Blowin In the Wind: Suppressed Char Villagers Invoke Dylan To Sing Their Plight
GUWAHATI: Some might have opposed the decision of giving the literature Nobel to Bob Dylan, but the master lyricist continues to influence the lives of thousands across the globe.
At home and in a fairlyremote unlikely place, the people living in the Char (riverine) areas in Assam who belong to the minority community, have discovered Dylan. And are using him to express their pain and the tale of their suppression through the Bengali version of his famous song ‘Blowing in the Wind’.
A group of educated youths who belong to these areas have started a movement with poetry and songs using YouTube as their medium of expression.
“This community has long been suppressed in every aspect of life. They are already backward with poverty and lack of education. Very often, they are termed as Bangladeshi just because the language they speak or the way they dress. So, we thought this is the best possible way of protest and to express the pain and plight of the community,” Abdul Kalam Azad, a research fellow of TISS-UNICEF, who is also involved in the movement, told The Citizen.
The adaptation done by New Delhi based writer, translator and researcher Shalim M Hussain, narrates the plight of the people who have been deprived of their dues on several occasion and the plight.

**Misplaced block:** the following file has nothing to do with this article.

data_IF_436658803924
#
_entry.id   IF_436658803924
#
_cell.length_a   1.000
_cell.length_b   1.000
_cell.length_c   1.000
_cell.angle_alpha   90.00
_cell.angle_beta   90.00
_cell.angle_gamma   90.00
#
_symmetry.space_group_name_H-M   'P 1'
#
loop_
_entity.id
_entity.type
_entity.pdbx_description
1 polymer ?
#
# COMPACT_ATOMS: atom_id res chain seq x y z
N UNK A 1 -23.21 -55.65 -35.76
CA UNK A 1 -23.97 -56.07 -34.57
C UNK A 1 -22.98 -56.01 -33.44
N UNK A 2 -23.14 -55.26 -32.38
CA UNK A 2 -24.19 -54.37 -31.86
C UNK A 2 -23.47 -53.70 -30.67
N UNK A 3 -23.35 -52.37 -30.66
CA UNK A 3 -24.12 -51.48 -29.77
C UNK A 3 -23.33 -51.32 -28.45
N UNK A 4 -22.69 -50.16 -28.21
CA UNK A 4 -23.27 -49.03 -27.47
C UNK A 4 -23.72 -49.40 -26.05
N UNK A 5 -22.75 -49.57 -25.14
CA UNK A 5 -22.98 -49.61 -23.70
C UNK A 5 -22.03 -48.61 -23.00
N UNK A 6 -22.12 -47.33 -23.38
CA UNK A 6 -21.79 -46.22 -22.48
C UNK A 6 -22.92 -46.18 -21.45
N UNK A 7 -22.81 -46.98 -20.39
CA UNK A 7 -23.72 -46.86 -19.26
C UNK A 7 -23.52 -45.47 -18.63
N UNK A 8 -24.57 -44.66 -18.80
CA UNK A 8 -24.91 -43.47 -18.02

“These people have been neglected by the government, media and everybody. Now, we hope this movement will be heard,” Kalam added.
“Arr koto mulluk ghuraiba bhai, Manush buila manar aage, Arr koto nodi hatuiraba bhai, Tashki khaya porar aage, Arr koto 47'er gurrum hunaiba, Koilja faitta jawar aage… Jawab toh bhai batashe ure…” the adaption version goes. (How many lands will you make me roam, Before you call me man, How many rivers will you make me swim, Before I slump on the sand, How many booms of 47s will you make me hear, Before my heart splits with a bang)
Shalim said that he along with a few have been thinking of starting a similar movement for quite some time. “And it was going on for several months on Facebook. We considered for several other options but seeing the popularity and mass appeal of Bob Dylan and especially this song, we have decided to use this song,” Shalim said.
They have named the movement ‘Itamugur’ (a wooden equipment used by the farmers in field). “We have named it Itamugur which represents the working class.
The song was sung by one school teacher of Barpeta district Rafiqul Haque aka Monu Miya. Shalim and his friends found the self-taught Monu Miya while singing during a marriage. “Finally we shot it and released it on YouTube,” Shalim added.
For Monu Miya, it was a great experience. “I have learnt the guitar myself and I occasionally perform in my locality. But after this song, I am getting feedback like never before,” he said.
Now, they are coming up with several other classics to make their voice heard by each and everyone like never before.